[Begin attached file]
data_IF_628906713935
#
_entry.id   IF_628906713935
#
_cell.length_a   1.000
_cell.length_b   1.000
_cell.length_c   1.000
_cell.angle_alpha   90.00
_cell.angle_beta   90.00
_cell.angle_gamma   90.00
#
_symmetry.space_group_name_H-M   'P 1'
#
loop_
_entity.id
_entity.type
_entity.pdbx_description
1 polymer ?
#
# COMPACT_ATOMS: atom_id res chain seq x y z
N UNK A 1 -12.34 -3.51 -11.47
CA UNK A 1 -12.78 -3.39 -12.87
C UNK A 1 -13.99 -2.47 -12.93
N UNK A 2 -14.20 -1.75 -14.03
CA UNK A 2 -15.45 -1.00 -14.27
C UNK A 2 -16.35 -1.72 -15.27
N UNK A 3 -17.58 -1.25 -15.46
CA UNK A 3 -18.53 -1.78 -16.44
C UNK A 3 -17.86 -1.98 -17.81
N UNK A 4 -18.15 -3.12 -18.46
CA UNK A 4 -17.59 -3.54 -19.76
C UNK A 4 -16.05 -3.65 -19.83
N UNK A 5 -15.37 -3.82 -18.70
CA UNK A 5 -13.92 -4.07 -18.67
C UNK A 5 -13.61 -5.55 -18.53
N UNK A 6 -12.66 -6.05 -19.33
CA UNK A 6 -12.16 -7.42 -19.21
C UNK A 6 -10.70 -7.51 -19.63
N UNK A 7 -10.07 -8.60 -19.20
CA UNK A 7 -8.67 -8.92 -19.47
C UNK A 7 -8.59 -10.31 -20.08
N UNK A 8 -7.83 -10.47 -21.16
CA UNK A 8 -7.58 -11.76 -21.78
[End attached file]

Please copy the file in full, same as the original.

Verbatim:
data_IF_628906713935
#
_entry.id   IF_628906713935
#
_cell.length_a   1.000
_cell.length_b   1.000
_cell.length_c   1.000
_cell.angle_alpha   90.00
_cell.angle_beta   90.00
_cell.angle_gamma   90.00
#
_symmetry.space_group_name_H-M   'P 1'
#
loop_
_entity.id
_entity.type
_entity.pdbx_description
1 polymer ?
#
# COMPACT_ATOMS: atom_id res chain seq x y z
N UNK A 1 -12.34 -3.51 -11.47
CA UNK A 1 -12.78 -3.39 -12.87
C UNK A 1 -13.99 -2.47 -12.93
N UNK A 2 -14.20 -1.75 -14.03
CA UNK A 2 -15.45 -1.00 -14.27
C UNK A 2 -16.35 -1.72 -15.27
N UNK A 3 -17.58 -1.25 -15.46
CA UNK A 3 -18.53 -1.78 -16.44
C UNK A 3 -17.86 -1.98 -17.81
N UNK A 4 -18.15 -3.12 -18.46
CA UNK A 4 -17.59 -3.54 -19.76
C UNK A 4 -16.05 -3.65 -19.83
N UNK A 5 -15.37 -3.82 -18.70
CA UNK A 5 -13.92 -4.07 -18.67
C UNK A 5 -13.61 -5.55 -18.53
N UNK A 6 -12.66 -6.05 -19.33
CA UNK A 6 -12.16 -7.42 -19.21
C UNK A 6 -10.70 -7.51 -19.63
N UNK A 7 -10.07 -8.60 -19.20
CA UNK A 7 -8.67 -8.92 -19.47
C UNK A 7 -8.59 -10.31 -20.08
N UNK A 8 -7.83 -10.47 -21.16
CA UNK A 8 -7.58 -11.76 -21.78